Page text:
Those who are interested in studying the Jivan-mukta Gita of Lord Dattatreya in depth are advised to refer to Swami Sivananda’s (1887-1963)  JIVANMUKTA GITA. I am presenting the front cover of this book below.

Another well-researched book on Lord Dattatreya in all his manifestations and in all his religious, spiritual, scriptural, cultural, sociological dimensions is DATTATREYA, The Immortal Guru, Yogin and Avatara by Antonio Rigopoulos.

Lord Dattatreya is considered as very important in some of the minor Upanishads. Minor Upanishads are mainly technical manuals for the use of disciples of either Advaidata Vedanta or Yoga. German scholar Paul Deussen who grouped these minor Upanishads into the following 3 categories:

  1. The Yoga Upanishads
  2. The Samnyasa Upanishads
  3. Vishnu Upanishads
  4. The following are the most important temples of Lord Dattatreya in India and Nepal:
Lord Dattatreya–--either in his role of Yoga teacher or in that of Avadhuta or Paramahamsa---is mentioned in the Darshana Upanishad and Sandilya Upanishad within the corpus of the 21 Yoga Upanishads.

Lord Dattatreya is mentioned in Brihat-Avadhuta Upanishad, Jabala Upanishad, Naradaparivrajaka Upanishad, Bhikshuka Upanishad and Yagyavalkya Upanishad within the corpus of the Vaishnava Upanishads.

    Mahur is said to be BIRTH PLACE OF GOD DATTATREYA. Dattatreya was born to Goddess Anusaya. There is an ancient temple of Dattatreya. Every Year on Datta Pornima Thousands of people visit Mahur.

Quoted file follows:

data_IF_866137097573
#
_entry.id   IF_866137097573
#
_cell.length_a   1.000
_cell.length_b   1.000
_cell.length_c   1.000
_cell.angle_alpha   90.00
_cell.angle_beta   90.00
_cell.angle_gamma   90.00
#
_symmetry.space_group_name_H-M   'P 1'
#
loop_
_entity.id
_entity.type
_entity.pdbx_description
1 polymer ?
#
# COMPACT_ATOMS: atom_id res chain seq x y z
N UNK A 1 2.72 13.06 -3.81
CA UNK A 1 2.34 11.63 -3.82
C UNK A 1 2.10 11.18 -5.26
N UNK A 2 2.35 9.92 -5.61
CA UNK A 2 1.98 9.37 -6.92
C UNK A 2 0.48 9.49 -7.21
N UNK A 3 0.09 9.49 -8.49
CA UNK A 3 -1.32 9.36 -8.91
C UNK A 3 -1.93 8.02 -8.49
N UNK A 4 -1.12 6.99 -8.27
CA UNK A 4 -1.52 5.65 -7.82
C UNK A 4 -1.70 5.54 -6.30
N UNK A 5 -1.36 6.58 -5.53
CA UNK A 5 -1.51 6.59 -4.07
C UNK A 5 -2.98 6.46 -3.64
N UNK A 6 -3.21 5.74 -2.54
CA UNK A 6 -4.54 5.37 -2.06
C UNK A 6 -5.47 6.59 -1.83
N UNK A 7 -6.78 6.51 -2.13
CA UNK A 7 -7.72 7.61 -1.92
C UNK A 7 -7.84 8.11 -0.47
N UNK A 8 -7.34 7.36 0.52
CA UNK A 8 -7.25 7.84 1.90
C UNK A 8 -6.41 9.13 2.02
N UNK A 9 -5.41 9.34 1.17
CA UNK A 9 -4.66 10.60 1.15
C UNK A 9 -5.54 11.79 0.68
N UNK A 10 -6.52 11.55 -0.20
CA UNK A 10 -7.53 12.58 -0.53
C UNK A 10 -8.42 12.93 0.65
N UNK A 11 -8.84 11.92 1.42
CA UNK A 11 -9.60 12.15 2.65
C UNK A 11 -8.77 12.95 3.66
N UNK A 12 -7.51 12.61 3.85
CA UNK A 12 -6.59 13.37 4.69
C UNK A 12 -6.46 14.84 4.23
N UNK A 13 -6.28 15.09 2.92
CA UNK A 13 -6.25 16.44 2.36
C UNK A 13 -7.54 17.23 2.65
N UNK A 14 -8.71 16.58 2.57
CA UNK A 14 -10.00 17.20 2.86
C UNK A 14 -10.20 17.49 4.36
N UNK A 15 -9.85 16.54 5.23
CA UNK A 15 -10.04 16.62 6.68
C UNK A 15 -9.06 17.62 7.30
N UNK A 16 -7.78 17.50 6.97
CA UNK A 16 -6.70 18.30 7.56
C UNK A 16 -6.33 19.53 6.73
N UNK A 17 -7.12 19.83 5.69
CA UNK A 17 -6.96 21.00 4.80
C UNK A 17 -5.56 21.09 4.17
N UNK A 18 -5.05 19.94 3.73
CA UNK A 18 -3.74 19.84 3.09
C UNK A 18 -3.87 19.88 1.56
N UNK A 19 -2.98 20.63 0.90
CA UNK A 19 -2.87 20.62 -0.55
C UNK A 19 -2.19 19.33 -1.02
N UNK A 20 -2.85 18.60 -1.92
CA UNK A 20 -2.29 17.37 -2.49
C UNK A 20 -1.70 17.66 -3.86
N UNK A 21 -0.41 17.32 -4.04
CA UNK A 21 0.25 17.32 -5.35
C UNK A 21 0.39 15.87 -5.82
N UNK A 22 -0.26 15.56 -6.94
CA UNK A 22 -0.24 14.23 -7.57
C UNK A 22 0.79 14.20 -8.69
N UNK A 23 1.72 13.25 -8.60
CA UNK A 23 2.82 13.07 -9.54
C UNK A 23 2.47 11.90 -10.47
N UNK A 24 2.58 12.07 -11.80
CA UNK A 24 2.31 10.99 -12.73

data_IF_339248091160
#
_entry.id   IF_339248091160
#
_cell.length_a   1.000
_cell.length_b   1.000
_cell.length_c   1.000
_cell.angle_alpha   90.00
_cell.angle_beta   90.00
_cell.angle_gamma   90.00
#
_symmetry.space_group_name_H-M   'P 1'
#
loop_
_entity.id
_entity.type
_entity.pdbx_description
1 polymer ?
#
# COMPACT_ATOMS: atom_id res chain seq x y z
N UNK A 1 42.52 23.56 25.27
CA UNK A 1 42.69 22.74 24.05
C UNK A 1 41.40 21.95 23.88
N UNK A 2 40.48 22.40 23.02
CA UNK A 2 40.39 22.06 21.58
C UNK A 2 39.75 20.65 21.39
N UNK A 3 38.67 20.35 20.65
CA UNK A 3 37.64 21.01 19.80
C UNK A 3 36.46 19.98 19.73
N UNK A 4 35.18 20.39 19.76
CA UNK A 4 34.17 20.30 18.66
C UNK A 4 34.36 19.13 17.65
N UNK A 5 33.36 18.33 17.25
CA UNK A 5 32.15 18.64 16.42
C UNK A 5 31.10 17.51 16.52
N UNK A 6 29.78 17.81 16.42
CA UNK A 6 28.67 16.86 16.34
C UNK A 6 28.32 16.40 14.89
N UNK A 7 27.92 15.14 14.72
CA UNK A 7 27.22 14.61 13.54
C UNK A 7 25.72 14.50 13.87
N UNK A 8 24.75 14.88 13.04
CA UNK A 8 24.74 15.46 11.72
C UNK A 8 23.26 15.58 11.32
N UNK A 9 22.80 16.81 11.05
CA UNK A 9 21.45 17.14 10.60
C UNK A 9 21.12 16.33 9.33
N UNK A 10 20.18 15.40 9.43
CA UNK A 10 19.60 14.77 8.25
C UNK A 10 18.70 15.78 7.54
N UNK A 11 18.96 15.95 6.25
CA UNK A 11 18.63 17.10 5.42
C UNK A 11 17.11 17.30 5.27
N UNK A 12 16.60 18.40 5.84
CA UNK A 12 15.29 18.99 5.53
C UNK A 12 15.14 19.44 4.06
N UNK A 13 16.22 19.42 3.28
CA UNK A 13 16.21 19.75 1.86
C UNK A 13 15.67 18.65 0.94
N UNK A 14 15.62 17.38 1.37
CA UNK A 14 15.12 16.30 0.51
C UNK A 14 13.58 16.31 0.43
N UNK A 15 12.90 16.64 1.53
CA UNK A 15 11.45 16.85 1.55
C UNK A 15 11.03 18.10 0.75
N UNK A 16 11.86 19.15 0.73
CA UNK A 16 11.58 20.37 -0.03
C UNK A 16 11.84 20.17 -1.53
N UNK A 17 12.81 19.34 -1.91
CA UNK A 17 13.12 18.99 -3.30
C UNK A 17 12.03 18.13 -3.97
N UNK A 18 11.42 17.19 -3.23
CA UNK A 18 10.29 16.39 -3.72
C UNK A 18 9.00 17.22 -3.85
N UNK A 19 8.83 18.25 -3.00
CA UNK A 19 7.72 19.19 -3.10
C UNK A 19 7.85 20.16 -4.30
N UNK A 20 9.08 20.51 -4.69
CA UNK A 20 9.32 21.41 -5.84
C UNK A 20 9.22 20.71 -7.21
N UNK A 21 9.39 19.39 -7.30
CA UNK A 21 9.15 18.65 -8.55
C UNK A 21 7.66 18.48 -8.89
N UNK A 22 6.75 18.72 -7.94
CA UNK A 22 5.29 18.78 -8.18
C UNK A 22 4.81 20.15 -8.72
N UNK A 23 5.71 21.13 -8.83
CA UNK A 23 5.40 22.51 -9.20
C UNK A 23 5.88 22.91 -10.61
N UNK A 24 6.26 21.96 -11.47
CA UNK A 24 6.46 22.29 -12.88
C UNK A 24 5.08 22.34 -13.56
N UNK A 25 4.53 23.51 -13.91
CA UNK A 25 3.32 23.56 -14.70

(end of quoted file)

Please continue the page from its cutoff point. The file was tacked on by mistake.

2. Sri Pada Vallabha Kshetram at PITHAPURAM IN SRIKAKULAM DISTRICT OF ANDHRA PRADESH-Bhagwan Shri Dattatrayas Kaliyuga's FIRST INCARNATION IS SHRIPAD SHRIVALLABH. His place of birth is PITHAPURAM (East Godavari)'
    Kukkuteshwara Swamy temple - The most famous temple at Pithapuram is that of Lord Shiva. ... Swayambhu Sri Dattatreya Swamy is also in the Temple Complex. ...
    Sri Kshetra Gangapur
    Sri Kshetra Gangapur, One of the most famous Dattatreya Peethas, is associated with Sri Narasimha Sarasvati Swami, an incarnation of Lord Dattatreya. It stands on the bank of the river Bhima in Afzalpur taluka in Gulbarga district of Karnataka. Narasimha Saraswati (1378−1458) नरसिहसरस्वती is the Purna avatar of Dattatreya (As per "Shripad Shrivallabha Charitra" he is second avatar of Dattatreya).He was born in Karanjapur which is modern Lad-Karanja or karanja in Maharashtra Vidbaraba region. 4 MANIKA PRABHU TEMPLE AT BIDAR KARNATAKA
    Maniknagar is a little hamlet village in Humnabad, a taluk town in Bidar, that has a temple complex of Sri Manik Prabhu’s Samadhi. Manik Prabhu, said to be the THIRD avatar of Lord Dattatreya, was a renowned saint of those times. The temple of Manik Prabhu is located on the outskirts of Humnabad, about a kilometre away. Maniknagar is situated on the slopes of high ground near the holy confluence of two little rivulets Guru-Ganga and Viraja. 5.AKKALKOT SWAMI SAMARTH MAHARAJ TEMPLE Akkalkot is a city and a municipal council in Solapur district in the Indian state of Maharashtra, situated 40 km southeast of Solapur near the state border with Karnataka.